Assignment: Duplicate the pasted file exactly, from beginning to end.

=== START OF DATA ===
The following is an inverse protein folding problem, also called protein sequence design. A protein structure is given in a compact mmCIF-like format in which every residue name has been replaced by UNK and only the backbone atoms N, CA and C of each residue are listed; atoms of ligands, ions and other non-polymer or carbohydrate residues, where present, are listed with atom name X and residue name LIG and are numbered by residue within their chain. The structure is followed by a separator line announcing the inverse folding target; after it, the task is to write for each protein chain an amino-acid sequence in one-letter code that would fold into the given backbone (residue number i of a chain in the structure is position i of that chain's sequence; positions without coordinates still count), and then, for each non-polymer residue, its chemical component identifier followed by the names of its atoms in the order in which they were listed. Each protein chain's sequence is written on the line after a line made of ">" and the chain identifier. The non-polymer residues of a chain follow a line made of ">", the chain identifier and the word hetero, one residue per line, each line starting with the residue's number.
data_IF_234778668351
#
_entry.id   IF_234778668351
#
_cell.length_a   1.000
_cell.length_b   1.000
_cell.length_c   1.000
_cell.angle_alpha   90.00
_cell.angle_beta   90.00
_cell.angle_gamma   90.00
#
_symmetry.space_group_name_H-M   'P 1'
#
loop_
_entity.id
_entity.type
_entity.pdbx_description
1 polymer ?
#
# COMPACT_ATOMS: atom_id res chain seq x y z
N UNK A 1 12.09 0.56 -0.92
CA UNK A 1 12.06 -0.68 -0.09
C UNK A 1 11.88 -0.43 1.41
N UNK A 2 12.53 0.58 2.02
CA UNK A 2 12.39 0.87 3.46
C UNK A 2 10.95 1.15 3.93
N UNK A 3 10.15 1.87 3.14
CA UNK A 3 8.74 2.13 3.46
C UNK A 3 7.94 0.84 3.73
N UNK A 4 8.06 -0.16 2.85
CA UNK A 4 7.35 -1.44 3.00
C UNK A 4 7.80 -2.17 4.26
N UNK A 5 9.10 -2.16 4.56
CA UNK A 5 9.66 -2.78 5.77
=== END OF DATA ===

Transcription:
The following is an inverse protein folding problem, also called protein sequence design. A protein structure is given in a compact mmCIF-like format in which every residue name has been replaced by UNK and only the backbone atoms N, CA and C of each residue are listed; atoms of ligands, ions and other non-polymer or carbohydrate residues, where present, are listed with atom name X and residue name LIG and are numbered by residue within their chain. The structure is followed by a separator line announcing the inverse folding target; after it, the task is to write for each protein chain an amino-acid sequence in one-letter code that would fold into the given backbone (residue number i of a chain in the structure is position i of that chain's sequence; positions without coordinates still count), and then, for each non-polymer residue, its chemical component identifier followed by the names of its atoms in the order in which they were listed. Each protein chain's sequence is written on the line after a line made of ">" and the chain identifier. The non-polymer residues of a chain follow a line made of ">", the chain identifier and the word hetero, one residue per line, each line starting with the residue's number.
data_IF_234778668351
#
_entry.id   IF_234778668351
#
_cell.length_a   1.000
_cell.length_b   1.000
_cell.length_c   1.000
_cell.angle_alpha   90.00
_cell.angle_beta   90.00
_cell.angle_gamma   90.00
#
_symmetry.space_group_name_H-M   'P 1'
#
loop_
_entity.id
_entity.type
_entity.pdbx_description
1 polymer ?
#
# COMPACT_ATOMS: atom_id res chain seq x y z
N UNK A 1 12.09 0.56 -0.92
CA UNK A 1 12.06 -0.68 -0.09
C UNK A 1 11.88 -0.43 1.41
N UNK A 2 12.53 0.58 2.02
CA UNK A 2 12.39 0.87 3.46
C UNK A 2 10.95 1.15 3.93
N UNK A 3 10.15 1.87 3.14
CA UNK A 3 8.74 2.13 3.46
C UNK A 3 7.94 0.84 3.73
N UNK A 4 8.06 -0.16 2.85
CA UNK A 4 7.35 -1.44 3.00
C UNK A 4 7.80 -2.17 4.26
N UNK A 5 9.10 -2.16 4.56
CA UNK A 5 9.66 -2.78 5.77